The soft, gentle hue of clair-de-lune is one of the most treasured Qing glazes, and was reserved exclusively for Imperial porcelains. Clair-de-lune-glazed wares were made in the same eight classic shapes for the writing table, ba da ma, or 'Eight Great Numbers', as peachbloom-glazed wares, but are considerably more rare. For a discussion of these wares, see J. Ayers, "The 'Peachbloom' Wares of the Kangxi period (1662-1722)", T.O.C.S, 1999-2000, vol. 64, pp. 31-50, where a clair-de-lune water pot in the Baur Collection, is illustrated p. 48, fig. 36(R).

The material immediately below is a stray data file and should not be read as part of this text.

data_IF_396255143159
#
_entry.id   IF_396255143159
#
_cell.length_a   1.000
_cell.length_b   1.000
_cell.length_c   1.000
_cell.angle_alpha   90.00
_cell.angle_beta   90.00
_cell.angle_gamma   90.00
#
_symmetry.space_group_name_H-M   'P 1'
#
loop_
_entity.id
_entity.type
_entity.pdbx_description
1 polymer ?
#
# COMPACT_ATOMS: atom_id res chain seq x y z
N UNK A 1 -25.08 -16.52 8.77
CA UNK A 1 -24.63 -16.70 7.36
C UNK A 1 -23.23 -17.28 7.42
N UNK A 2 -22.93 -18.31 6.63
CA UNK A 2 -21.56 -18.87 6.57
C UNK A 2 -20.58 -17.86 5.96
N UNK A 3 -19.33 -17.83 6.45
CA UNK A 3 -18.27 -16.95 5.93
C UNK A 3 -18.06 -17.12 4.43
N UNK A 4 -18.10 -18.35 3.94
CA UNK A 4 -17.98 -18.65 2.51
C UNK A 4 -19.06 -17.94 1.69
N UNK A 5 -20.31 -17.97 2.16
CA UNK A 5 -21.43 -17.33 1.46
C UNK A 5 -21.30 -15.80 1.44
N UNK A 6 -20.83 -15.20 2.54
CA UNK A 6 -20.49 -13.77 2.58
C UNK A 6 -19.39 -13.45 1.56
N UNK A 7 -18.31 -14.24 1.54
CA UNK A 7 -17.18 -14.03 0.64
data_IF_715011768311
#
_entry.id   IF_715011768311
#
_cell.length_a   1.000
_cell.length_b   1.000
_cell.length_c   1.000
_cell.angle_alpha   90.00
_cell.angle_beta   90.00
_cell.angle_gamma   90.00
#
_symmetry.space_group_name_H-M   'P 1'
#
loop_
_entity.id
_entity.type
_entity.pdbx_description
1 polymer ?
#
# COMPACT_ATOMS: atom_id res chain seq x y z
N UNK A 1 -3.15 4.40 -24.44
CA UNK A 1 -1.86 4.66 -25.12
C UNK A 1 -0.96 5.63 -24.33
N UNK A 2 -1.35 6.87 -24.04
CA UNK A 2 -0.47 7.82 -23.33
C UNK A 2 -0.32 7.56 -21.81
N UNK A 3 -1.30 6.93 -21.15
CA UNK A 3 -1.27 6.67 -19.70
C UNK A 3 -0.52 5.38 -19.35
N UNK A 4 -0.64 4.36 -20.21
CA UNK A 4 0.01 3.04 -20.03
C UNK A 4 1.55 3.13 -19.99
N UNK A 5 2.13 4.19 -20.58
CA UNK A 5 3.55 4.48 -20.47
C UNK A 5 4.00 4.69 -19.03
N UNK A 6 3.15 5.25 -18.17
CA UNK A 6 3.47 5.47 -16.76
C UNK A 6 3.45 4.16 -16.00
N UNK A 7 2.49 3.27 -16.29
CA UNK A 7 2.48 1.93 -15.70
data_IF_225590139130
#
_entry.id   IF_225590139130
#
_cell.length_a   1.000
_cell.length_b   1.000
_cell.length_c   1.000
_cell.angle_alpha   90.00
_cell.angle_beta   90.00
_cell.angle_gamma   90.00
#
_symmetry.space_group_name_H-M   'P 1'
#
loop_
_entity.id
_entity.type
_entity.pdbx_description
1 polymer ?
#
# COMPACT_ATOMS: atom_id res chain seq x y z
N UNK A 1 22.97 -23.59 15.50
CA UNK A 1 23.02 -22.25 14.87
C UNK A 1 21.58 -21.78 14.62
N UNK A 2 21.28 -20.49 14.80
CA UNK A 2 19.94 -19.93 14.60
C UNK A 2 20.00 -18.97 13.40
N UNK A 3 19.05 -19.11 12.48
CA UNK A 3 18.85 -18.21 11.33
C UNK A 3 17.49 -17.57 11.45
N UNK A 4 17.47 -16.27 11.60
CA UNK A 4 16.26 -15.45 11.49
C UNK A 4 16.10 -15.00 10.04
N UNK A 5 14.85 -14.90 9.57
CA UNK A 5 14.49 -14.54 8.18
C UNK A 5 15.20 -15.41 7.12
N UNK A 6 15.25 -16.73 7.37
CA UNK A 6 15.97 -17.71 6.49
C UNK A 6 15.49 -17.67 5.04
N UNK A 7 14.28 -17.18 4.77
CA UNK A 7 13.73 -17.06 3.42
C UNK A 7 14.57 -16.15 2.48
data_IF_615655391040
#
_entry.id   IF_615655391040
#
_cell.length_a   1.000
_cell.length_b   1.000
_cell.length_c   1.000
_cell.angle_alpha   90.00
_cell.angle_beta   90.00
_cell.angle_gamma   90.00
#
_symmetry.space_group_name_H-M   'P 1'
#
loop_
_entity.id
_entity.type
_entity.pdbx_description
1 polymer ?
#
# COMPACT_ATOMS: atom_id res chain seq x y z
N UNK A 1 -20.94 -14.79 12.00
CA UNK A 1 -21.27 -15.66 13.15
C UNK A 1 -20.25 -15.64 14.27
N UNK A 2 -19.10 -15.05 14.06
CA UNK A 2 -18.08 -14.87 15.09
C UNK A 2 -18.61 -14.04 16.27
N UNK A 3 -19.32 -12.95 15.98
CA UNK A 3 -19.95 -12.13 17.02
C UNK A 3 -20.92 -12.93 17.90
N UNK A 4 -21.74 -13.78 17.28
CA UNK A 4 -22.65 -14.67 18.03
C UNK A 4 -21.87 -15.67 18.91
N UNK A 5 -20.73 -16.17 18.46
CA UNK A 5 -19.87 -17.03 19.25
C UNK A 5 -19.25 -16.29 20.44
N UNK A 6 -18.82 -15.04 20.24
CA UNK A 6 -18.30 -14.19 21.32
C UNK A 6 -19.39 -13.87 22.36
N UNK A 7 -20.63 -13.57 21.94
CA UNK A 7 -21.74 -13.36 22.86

See the Kangxi-marked clair-de-lune water pot of identical shape, from the collection of Dr. and Mrs. William L. Corbin, sold in these rooms, 16-17 September 2010, lot 1408. Two Kangxi-marked clair-de-lune water pots were also sold at Sotheby's, New York, 15 September 1999, lot 84, and Sotheby's, Hong Kong, 1 November 1999, lot 339, where it is noted that four clair-de-lune water pots from the Widener Collection are now in the National Gallery of Art, Washington, D.C., published in the Gallery's Systematic Catalogue, Decorative Arts, Part II, 1998, pp. 93-7. Other examples may be found in the Shanghai Museum, published in Kangxi Porcelain Ware from the Shanghai Museum Collection, Hong Kong, 1998, pl. 216; in The Metropolitan Museum of Art, illustrated by S. Valenstein, A Handbook of Chinese Ceramics, New York, 1989 rev. ed., pl. 240; one illustrated by J. Ayers in The Baur Collection, Geneva, Chinese Ceramics, vol. III, London, 1972, no. A319; and one in The Asian Art Museum of San Francisco, illustrated by He Li in Chinese Ceramics: A New Comprehensive Survey, p. 279, no. 539.